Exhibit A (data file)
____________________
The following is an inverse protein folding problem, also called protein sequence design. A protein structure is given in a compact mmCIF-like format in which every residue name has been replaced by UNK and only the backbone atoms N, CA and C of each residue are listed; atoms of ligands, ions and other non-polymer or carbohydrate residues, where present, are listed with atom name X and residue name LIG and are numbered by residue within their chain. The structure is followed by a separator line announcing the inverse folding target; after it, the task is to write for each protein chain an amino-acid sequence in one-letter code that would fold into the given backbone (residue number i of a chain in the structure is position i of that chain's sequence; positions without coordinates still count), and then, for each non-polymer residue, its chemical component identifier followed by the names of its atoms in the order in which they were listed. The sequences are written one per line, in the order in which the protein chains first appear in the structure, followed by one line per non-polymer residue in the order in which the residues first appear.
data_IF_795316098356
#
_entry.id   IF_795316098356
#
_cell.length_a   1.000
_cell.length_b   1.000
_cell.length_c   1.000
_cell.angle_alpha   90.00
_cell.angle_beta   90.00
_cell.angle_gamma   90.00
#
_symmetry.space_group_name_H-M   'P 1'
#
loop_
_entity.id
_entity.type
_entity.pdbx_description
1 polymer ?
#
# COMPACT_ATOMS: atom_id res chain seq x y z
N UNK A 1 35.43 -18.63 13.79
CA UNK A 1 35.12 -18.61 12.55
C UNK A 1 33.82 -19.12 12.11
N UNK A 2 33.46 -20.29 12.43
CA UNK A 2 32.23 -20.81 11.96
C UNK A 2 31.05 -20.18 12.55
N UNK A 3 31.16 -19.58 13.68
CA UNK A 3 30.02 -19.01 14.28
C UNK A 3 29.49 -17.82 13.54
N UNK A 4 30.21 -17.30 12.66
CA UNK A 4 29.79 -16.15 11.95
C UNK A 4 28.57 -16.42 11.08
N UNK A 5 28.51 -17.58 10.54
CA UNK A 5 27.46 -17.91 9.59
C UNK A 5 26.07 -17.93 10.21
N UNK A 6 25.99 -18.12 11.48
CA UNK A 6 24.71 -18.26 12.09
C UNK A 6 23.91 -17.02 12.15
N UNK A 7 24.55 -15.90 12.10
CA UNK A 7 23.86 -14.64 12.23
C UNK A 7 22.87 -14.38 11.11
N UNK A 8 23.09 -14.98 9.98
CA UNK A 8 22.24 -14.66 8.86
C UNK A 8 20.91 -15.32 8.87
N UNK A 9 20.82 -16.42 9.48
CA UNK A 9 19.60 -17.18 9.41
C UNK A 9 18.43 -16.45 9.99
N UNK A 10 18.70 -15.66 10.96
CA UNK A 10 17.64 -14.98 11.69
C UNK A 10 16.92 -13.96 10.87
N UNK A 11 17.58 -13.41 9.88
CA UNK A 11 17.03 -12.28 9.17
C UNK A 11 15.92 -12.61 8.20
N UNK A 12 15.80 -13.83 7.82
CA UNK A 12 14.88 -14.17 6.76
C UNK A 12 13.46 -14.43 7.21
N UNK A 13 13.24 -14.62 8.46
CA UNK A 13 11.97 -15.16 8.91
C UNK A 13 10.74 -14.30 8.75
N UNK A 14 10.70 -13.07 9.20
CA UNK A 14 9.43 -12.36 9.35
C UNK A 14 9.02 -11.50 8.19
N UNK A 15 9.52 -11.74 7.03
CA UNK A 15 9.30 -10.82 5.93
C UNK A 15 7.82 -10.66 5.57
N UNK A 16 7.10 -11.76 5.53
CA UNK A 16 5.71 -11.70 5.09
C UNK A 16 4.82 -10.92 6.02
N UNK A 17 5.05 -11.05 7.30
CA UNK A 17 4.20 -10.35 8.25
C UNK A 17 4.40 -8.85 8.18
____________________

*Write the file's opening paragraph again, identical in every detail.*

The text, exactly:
The following is an inverse protein folding problem, also called protein sequence design. A protein structure is given in a compact mmCIF-like format in which every residue name has been replaced by UNK and only the backbone atoms N, CA and C of each residue are listed; atoms of ligands, ions and other non-polymer or carbohydrate residues, where present, are listed with atom name X and residue name LIG and are numbered by residue within their chain. The structure is followed by a separator line announcing the inverse folding target; after it, the task is to write for each protein chain an amino-acid sequence in one-letter code that would fold into the given backbone (residue number i of a chain in the structure is position i of that chain's sequence; positions without coordinates still count), and then, for each non-polymer residue, its chemical component identifier followed by the names of its atoms in the order in which they were listed. The sequences are written one per line, in the order in which the protein chains first appear in the structure, followed by one line per non-polymer residue in the order in which the residues first appear.